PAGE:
|Tractor ready to carry the hallowed sands|
He saw on the other side of the bridge a small chain of shops bustling with activity. He looked for a long time in that direction when I broke the uneasy silence, “It is so sad that we have a chain of shops selling
|Waste from this market dumped into Chitravati|
non-vegetarian stuff just outside the city limits of this sacred town of Parthi. Unfortunately, all the waste of that market is thrown into the Chitravati. It is generally very busy on Sundays.” There was again a long silence and he shattered it when he blurted out, “How can we allow this to happen to the hallowed legacy of Bhagwan? Can’t we do anything about it?” knitting his eyebrows, slowly coming to terms with this bitter truth about the present state of affairs.
We turned back to retrace our steps when the small kalpavruksham hill was in front of us. He took some extra effort to spill out some words, “How is the kalpavrukham now, is it also in the same condition?” and tried to have a glimpse of the tree through the thick foliage. I replied, “The wish- fulfilling tree got completely destroyed in a thunder storm in May 2011 with only a small branch left of that legendary tree.” He shrugged his shoulders in frustration, when I quickly added, “Life is an endless hope with god, when all thought that this hallowed tamarind tree will not survive, it shot forth new shoots and leaves last monsoon. Now, these shoots have multiplied into a strong branch with lush green leaves. It is a joy to behold this tree now.”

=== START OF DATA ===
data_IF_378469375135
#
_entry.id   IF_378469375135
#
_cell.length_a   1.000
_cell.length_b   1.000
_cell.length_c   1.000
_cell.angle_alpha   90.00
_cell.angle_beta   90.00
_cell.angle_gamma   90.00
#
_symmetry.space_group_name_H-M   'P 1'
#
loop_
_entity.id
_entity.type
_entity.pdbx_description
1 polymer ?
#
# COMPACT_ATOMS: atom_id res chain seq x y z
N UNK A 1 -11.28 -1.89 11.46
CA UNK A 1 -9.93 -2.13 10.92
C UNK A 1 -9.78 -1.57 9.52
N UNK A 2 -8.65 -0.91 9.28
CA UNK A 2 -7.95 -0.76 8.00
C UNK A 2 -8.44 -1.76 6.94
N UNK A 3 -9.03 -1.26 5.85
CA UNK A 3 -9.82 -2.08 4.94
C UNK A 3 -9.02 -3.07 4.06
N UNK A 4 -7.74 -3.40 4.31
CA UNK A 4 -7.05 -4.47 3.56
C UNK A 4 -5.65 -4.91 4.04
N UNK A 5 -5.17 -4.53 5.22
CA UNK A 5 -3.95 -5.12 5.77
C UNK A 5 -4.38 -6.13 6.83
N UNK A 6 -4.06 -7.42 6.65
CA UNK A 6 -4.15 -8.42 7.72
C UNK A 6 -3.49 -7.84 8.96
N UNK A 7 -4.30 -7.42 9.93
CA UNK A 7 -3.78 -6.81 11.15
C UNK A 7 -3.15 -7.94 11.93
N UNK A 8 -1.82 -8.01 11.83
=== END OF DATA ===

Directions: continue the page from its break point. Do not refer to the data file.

|The rejuvenated Kalpavruksham|
His sagging morale got the much needed boost; his eyes got back some life. “Can we see it from here?” he asked with a twinkle in his searching eyes riveted on the Kalpavrukham hill. I also followed suit when there was a slight breeze and in the breeze, I showed him the strong branch of this beloved tree of the Lord dancing to the tune of wind and singing the symphony of life.